Keep Calm, It’s Only Kahm Yeast!


One of the most distressing parts of vegetable fermentation is when one goes bad. There are no mysteries in this case, though people often ask how they can know for sure that a ferment is okay to eat. In my experience, you will know. It will stink like you wouldn’t believe and often has various colors that should definitely not exist in that ferment.

If those things do not exist – the stench and funny colors – then what you might be seeing on the surface of your vegetable ferment is a harmless yeast called kahm. This is often indicative of things that could have gone better, but is certainly not poisonous or harmful. I actually have no idea whether kahm rhymes with calm, but in either case kahm yeast is nothing to freak out about. Here’s a peek at what it looks like.


I recently opened up a batch of fermented jalapeno slices and found a thin layer of white. I looked at the sides and it didn’t seem to be putting any tendrils down into the ferment itself.

It was merely a thin layer of white yeast that I could easily skim from the top. The jalapenos were perfectly edible and tangy, though quite spicy as I left the seeds in.


Have you ever encountered kahm yeast?


Shannon is a mama to four small children, homesteader, freelance writer, and picture-taker. She lives with her husband on their off-grid homestead where they make and eat kefir, kombucha, sourdough, and fermented vegetables.

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  1. ColleenF says

    I think this is what was on my pickles. It didn’t smell bad but looked scary so I threw them out. I was really disappointed because I was really looking forward to eating those pickles!

  2. Leanda says

    In regards to the Kamh on the Jalapeno’s it might be starter I read that in India chili’s – the part with stem I think – are used as a culture starter in making yogurt: I haven’t tried it so can’t confirm it.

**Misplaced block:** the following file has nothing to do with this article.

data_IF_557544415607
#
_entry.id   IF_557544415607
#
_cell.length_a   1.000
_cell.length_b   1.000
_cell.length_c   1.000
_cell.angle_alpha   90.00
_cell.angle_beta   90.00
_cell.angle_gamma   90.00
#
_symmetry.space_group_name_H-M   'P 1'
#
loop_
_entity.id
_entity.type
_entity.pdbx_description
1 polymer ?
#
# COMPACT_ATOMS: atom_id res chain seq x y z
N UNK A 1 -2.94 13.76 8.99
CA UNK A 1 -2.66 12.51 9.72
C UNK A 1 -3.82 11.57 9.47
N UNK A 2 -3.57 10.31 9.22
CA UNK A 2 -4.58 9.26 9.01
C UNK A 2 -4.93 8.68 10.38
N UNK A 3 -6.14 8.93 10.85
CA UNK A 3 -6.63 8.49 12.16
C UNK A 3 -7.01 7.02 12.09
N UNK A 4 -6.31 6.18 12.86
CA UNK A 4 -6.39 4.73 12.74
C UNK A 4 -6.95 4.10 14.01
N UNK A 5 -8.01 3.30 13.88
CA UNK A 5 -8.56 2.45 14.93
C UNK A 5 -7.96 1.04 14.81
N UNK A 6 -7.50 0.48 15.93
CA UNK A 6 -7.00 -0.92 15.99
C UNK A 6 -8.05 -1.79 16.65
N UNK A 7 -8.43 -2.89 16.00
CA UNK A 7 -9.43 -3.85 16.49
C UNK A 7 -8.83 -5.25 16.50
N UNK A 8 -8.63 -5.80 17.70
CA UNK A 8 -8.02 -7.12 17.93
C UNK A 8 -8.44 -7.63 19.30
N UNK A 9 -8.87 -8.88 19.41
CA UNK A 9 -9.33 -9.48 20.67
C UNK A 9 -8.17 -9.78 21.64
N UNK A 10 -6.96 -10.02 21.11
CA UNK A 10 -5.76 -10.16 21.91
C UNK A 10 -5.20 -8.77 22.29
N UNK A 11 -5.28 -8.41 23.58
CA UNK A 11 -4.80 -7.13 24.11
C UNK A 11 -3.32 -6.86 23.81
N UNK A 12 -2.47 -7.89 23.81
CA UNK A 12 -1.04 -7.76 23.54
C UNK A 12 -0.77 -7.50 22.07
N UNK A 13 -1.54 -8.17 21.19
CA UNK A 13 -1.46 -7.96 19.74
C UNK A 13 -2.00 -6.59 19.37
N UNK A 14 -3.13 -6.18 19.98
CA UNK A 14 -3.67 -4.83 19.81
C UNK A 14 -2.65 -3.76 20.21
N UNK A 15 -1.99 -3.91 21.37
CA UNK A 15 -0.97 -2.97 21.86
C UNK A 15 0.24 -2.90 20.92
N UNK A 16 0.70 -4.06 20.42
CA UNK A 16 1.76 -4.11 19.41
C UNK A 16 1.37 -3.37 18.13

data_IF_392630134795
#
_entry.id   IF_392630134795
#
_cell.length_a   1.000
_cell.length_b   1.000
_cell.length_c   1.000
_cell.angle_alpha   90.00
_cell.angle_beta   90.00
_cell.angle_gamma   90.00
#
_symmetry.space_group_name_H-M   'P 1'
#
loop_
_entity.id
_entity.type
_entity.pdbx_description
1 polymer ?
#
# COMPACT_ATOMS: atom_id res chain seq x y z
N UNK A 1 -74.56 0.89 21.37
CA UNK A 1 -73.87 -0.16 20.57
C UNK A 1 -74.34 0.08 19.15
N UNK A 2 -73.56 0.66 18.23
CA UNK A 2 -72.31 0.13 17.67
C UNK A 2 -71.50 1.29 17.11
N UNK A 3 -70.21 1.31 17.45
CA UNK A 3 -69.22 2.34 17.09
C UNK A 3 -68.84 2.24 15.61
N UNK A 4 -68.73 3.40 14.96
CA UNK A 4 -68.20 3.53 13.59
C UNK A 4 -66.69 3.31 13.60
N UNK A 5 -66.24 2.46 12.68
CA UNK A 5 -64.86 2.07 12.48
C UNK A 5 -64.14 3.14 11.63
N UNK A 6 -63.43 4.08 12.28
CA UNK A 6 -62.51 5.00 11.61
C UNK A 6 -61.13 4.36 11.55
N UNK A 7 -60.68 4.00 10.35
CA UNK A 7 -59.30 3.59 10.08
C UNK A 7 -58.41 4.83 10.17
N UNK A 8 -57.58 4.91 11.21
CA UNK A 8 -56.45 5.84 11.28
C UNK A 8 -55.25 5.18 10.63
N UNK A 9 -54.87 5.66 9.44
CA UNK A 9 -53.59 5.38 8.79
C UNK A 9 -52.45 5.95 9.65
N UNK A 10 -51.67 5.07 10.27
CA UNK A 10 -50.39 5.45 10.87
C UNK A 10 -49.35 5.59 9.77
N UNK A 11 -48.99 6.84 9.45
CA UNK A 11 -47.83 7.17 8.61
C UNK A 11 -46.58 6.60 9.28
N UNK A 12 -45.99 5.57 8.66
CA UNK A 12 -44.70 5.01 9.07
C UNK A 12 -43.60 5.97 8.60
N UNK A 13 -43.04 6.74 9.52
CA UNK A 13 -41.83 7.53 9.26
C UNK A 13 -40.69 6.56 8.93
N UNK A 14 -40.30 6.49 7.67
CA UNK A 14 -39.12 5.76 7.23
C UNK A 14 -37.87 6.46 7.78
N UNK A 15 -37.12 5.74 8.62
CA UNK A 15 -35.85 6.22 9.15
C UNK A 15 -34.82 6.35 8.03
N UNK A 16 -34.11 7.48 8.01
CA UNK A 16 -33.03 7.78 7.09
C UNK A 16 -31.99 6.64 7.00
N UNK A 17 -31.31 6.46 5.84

3. Lynn says

    I recently found this white stuff on my preserved lemons. I was using the preserved lemons (just salt added) but not storing the jar in the fridge. So, because I couldn’t bear to even consider tossing the jar of preserved lemons, I just put the jar in the fridge and the white stuff that had been covering the top of the fruit and juice disappeared.

  4. Bronwyn lyman says

    Hi Shannon,

    I too live off the grid, in northern New Mexico and make kombucha, kefir, gluten free sourdough, and fermented veggies. Have a passive solar greenhouse, too. Children are all grown. Tutor students with reading problems. Where do you live? Am always interested in chatting with other people off the grid.

    Blessings, Bronwyn

  5. says

    I’m interested in what kahm yeast actually uses as a substrate. I once had a batch of fruit kimchi that, toward the end and with enough exposure to oxygen, developed a strong secondary kahm ferment. the kahm yeast seems to break down the pectins in the fruit and added a flavor and textural profile similar to cheddar cheese. Spicy cheddar cheese. It was actually delicious in its own way.

    I’ve *heard* that some (mostly older?) Koreans appreciate batches of kahm-infected kimchi as a delicacy, but that preference seems to be disappearing with younger generations. Just a rumor, though.

    I wonder if it’s similar to the “flower” surface yeast bloom in sherry making:

    • says

      Ethan – That is very interesting! I haven’t gone out of my way to taste the kahm on its own, but its certainly been present within ferments and I’ve never noticed anything unpleasant about it. I suppose it’s a bit like growing fungi in that way, if one were to produce it as its own food entity. Thanks for sharing your thoughts!

    • Sarina says

      I believe it’s the higher sugar content from the fruit or root veggies (radish, carrots) that encourage the yeast. I had fermented a batch of radishes this spring that got very mushy and yeasty and tasted like cheese. I just couldn’t handle the texture/flavor (and knew no-one else would eat it) and ended up giving them to my chickens. They sure loved it!

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